Wilderness Society WILDALERT: Critical Areas of Kenai Peninsula Would be Open to Snowmobiles Under Proposal

June 7th, 2006 1:10 pm by Kelly Garbato

The following is an excerpt from the latest Wilderness Society action alert.

To take action, click here.

———- Forwarded message ———-
From: The Wilderness Society – action [at] tws [dot] org
Date: Jun 6, 2006 2:44 PM
Subject: WILDALERT: Critical Areas of Kenai Peninsula Would be Open to Snowmobiles Under Proposal


* WILDALERT — Tuesday, June 6, 2006
* Brought to you by The Wilderness Society


Demand balanced management for the Kenai!

At 5.5 million acres, the Chugach National Forest in southcentral Alaska is the nation’s second largest. One of its best-known wonders is the Kenai Peninsula, rich in natural beauty, fish and wildlife. The U.S. Forest is developing a winter use plan for the area that could surrender 85 percent of it to snowmobile use. We need your help to prevent that.

The Forest Service is taking public comments through Monday, June 12, on a draft winter use plan for the Kenai. Its favored approach would exchange natural quiet and wildlife protection for the roar of snowmobiles. Please ask the agency to designate the Kenai’s most sensitive areas off-limits to motorized use.

Click here to send that message immediately:



The Chugach National Forest is part of the world’s largest remaining temperate rainforest. It contains some of the richest salmon spawning streams in America, tidewater glaciers, towering peaks. The Kenai Peninsula is a fabled part of it.

The Kenai is a remarkable microcosm of Alaska, boasting rainforest, glaciers, alpine tundra, coastal estuaries, bays, inlets and coves. Its wildlife is a virtual catalog of Alaskan fauna: both black and brown bears, moose, caribou, mountain goats, Dall sheep, wolves, lynx, wolverine and five species of salmon. The Kenai and Russian Rivers support the biggest recreational fishery in Alaska.

Already, the Kenai’s precious wilderness resources are under threat from helicopter skiing, intensive snowmobiling and other motorized uses. These uses damage habitats, disrupt wildlife and utterly destroy wilderness character.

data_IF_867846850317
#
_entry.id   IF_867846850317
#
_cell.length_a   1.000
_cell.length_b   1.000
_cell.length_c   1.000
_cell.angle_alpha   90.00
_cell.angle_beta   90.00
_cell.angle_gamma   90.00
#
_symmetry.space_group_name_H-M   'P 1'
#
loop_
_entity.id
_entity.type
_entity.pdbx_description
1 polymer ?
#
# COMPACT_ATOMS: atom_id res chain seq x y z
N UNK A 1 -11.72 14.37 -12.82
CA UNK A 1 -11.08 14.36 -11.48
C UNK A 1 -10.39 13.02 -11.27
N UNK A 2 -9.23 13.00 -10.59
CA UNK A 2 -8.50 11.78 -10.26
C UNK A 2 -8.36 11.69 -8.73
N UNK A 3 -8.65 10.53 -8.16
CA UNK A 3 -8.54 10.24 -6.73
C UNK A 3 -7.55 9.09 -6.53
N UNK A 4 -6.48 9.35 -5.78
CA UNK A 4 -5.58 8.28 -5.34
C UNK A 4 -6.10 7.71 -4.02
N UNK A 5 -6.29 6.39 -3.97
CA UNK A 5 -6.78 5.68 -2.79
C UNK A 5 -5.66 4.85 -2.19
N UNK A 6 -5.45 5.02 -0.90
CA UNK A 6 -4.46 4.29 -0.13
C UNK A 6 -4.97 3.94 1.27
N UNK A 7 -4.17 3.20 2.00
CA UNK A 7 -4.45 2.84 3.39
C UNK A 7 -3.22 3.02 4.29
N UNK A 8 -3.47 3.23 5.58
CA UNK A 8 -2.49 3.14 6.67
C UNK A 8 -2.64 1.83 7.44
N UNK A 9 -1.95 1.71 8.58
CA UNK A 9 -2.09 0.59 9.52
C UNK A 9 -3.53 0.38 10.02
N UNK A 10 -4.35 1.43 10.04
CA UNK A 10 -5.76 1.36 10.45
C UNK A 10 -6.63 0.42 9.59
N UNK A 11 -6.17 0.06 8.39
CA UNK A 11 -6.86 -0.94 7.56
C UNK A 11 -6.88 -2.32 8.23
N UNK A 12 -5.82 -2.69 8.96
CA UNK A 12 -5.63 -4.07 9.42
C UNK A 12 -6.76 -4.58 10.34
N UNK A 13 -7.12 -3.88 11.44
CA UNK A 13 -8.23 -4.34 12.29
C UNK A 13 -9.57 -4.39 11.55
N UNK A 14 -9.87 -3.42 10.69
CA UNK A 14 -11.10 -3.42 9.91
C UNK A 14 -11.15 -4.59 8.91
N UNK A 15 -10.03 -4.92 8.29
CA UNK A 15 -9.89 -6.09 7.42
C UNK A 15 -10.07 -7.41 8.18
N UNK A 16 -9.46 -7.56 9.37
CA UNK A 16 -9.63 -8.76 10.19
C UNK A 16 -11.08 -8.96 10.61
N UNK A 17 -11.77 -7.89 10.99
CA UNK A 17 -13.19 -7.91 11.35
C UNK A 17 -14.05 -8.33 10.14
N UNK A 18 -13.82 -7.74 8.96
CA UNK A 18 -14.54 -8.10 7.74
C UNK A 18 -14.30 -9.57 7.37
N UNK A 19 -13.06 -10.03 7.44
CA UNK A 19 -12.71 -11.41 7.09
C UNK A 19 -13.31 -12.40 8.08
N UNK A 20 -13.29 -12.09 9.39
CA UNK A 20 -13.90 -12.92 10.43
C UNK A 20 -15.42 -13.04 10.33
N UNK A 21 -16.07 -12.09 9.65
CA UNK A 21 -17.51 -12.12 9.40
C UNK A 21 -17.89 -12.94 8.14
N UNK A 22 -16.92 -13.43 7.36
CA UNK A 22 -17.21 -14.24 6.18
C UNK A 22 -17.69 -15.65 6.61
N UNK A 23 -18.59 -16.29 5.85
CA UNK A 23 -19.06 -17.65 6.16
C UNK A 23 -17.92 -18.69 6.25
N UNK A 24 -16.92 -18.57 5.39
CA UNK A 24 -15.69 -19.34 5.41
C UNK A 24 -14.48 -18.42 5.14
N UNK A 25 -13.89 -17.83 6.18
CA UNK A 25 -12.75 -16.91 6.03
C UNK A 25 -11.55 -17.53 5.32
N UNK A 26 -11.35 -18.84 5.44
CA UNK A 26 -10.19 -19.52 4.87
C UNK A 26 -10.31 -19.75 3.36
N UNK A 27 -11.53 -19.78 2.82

Today, over 70 percent of the Kenai planning area is open to snowmobile use. Through its Kenai Winter Access Plan, the agency is mapping out how it will manage or regulate winter use. The operative word here is “access.” Among three alternatives the agency has offered the public for comment, the one it prefers would throw open most of the area to snow machine use and only a scant 15 percent of the area would be permanently closed to snow machine use. The proposed alternative is disappointing, short-sighted and imbalanced.

A much better choice is Alternative 1. It comes closest to balancing motorized recreation with wildlife protection and natural values. It is precisely in winter that wildlife most need sanctuary from disruptive motorized intrusions, for it is in winter that wildlife species need to conserve as much energy as possible in order to survive and eventually produce young. With a few improvements, Alternative 1 could significantly reduce impacts to wildlife and wilderness character and provide much more balanced recreational opportunities.

Only by designating large areas of the Kenai as off-limits to non- motorized use can the Forest Service preserve natural quiet and wilderness quality recreational opportunities, as well as the extraordinary wildlife habitats of this exceptional place. It will also be critical for the agency to permanently close to both helicopter skiing and snow machine use the spectacular and still-pristine Snow River unit and the southern half of the Ptarmigan/Grant unit. None of that will happen unless we weigh in on the winter access plan.



The Kenai’s magnificence belongs to all Americans and we have now a valuable opportunity to help shape its future. Click here and urge the Forest Service to choose balance and protection over rampant motorized use on the Kenai.


If you received this message from a friend, you can sign up for the The Wilderness Society Center here.

[end excerpt]

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